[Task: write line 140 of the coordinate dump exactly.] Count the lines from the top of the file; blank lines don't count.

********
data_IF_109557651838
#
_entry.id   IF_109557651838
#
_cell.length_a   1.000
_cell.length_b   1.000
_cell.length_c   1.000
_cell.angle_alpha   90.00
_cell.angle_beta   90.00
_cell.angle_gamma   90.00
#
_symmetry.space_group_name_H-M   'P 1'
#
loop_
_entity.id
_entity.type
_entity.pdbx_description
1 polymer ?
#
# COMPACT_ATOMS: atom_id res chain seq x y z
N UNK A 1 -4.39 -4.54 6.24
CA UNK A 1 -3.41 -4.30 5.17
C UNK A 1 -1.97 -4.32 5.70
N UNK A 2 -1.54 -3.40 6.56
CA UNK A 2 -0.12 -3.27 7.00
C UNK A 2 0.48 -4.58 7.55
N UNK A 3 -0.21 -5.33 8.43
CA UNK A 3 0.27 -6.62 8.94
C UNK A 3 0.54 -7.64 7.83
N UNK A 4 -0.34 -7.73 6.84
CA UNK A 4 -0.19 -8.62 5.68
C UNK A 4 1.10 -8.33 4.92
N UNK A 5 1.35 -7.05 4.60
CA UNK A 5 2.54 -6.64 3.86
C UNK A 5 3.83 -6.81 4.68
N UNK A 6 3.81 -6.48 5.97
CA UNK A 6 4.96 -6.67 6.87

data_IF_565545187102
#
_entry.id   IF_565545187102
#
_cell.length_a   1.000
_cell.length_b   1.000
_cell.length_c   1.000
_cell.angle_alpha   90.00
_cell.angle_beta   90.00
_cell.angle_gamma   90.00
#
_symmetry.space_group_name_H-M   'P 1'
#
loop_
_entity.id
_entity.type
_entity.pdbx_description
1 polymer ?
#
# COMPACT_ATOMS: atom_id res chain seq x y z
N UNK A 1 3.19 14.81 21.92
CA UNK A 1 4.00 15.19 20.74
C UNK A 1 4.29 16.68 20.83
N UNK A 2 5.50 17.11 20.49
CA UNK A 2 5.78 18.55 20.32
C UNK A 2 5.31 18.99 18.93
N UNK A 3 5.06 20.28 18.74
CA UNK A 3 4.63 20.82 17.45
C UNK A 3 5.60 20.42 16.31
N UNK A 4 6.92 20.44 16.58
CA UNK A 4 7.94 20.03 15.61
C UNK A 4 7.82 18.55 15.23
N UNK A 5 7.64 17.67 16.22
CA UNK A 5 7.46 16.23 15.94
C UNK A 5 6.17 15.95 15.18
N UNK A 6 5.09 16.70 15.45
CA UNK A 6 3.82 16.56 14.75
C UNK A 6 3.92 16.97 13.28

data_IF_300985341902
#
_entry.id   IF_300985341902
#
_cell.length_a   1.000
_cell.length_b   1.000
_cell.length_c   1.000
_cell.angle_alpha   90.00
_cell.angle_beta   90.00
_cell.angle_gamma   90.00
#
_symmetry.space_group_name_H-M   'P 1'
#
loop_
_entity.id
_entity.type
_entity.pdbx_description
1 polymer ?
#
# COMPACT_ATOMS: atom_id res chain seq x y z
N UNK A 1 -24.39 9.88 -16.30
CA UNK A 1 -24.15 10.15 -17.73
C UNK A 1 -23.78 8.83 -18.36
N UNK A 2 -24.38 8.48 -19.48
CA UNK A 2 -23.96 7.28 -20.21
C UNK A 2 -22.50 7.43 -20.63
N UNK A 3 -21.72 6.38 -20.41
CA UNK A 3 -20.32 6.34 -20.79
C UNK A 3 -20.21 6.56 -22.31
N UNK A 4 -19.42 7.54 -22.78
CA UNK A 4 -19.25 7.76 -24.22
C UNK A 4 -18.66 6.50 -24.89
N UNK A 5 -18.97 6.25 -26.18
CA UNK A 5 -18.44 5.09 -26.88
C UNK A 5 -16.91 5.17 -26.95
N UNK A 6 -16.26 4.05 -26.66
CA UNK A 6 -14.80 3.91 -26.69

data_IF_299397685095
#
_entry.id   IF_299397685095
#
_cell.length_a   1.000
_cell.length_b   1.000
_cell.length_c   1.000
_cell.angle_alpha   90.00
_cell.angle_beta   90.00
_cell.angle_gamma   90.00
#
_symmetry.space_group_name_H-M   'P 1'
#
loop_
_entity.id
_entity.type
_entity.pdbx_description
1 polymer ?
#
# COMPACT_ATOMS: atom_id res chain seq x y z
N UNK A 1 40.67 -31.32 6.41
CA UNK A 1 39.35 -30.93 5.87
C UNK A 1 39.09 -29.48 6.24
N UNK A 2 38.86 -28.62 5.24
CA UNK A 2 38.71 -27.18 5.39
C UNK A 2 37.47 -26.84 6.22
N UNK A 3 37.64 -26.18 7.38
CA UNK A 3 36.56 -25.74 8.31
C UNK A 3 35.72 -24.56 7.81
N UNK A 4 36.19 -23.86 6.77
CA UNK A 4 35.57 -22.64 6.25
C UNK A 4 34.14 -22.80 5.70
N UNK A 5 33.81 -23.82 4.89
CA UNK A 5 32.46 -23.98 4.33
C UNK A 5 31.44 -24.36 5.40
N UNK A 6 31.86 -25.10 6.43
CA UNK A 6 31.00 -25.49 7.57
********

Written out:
CA UNK A 3 36.56 -25.74 8.31